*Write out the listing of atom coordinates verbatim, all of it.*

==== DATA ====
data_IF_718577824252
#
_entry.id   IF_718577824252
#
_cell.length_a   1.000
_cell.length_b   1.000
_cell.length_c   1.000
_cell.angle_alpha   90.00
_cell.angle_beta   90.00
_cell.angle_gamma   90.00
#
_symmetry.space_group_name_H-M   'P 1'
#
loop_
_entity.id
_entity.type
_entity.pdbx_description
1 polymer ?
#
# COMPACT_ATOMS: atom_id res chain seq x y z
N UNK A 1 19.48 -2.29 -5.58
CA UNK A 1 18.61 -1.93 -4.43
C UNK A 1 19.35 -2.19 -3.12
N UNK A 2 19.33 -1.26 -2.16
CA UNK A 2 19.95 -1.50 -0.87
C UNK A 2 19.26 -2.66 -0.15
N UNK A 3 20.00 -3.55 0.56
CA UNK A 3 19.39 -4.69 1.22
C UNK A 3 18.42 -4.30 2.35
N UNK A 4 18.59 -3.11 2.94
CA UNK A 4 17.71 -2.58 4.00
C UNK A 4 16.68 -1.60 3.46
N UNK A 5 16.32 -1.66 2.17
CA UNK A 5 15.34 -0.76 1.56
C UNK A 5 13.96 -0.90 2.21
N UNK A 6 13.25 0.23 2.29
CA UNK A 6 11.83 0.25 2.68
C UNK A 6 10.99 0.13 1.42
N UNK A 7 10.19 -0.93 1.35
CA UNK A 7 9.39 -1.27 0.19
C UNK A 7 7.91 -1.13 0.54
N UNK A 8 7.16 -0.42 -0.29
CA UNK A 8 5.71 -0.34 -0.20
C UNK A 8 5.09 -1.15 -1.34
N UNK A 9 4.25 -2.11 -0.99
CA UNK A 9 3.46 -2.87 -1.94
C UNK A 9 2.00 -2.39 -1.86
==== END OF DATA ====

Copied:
data_IF_718577824252
#
_entry.id   IF_718577824252
#
_cell.length_a   1.000
_cell.length_b   1.000
_cell.length_c   1.000
_cell.angle_alpha   90.00
_cell.angle_beta   90.00
_cell.angle_gamma   90.00
#
_symmetry.space_group_name_H-M   'P 1'
#
loop_
_entity.id
_entity.type
_entity.pdbx_description
1 polymer ?
#
# COMPACT_ATOMS: atom_id res chain seq x y z
N UNK A 1 19.48 -2.29 -5.58
CA UNK A 1 18.61 -1.93 -4.43
C UNK A 1 19.35 -2.19 -3.12
N UNK A 2 19.33 -1.26 -2.16
CA UNK A 2 19.95 -1.50 -0.87
C UNK A 2 19.26 -2.66 -0.15
N UNK A 3 20.00 -3.55 0.56
CA UNK A 3 19.39 -4.69 1.22
C UNK A 3 18.42 -4.30 2.35
N UNK A 4 18.59 -3.11 2.94
CA UNK A 4 17.71 -2.58 4.00
C UNK A 4 16.68 -1.60 3.46
N UNK A 5 16.32 -1.66 2.17
CA UNK A 5 15.34 -0.76 1.56
C UNK A 5 13.96 -0.90 2.21
N UNK A 6 13.25 0.23 2.29
CA UNK A 6 11.83 0.25 2.68
C UNK A 6 10.99 0.13 1.42
N UNK A 7 10.19 -0.93 1.35
CA UNK A 7 9.39 -1.27 0.19
C UNK A 7 7.91 -1.13 0.54
N UNK A 8 7.16 -0.42 -0.29
CA UNK A 8 5.71 -0.34 -0.20
C UNK A 8 5.09 -1.15 -1.34
N UNK A 9 4.25 -2.11 -0.99
CA UNK A 9 3.46 -2.87 -1.94
C UNK A 9 2.00 -2.39 -1.86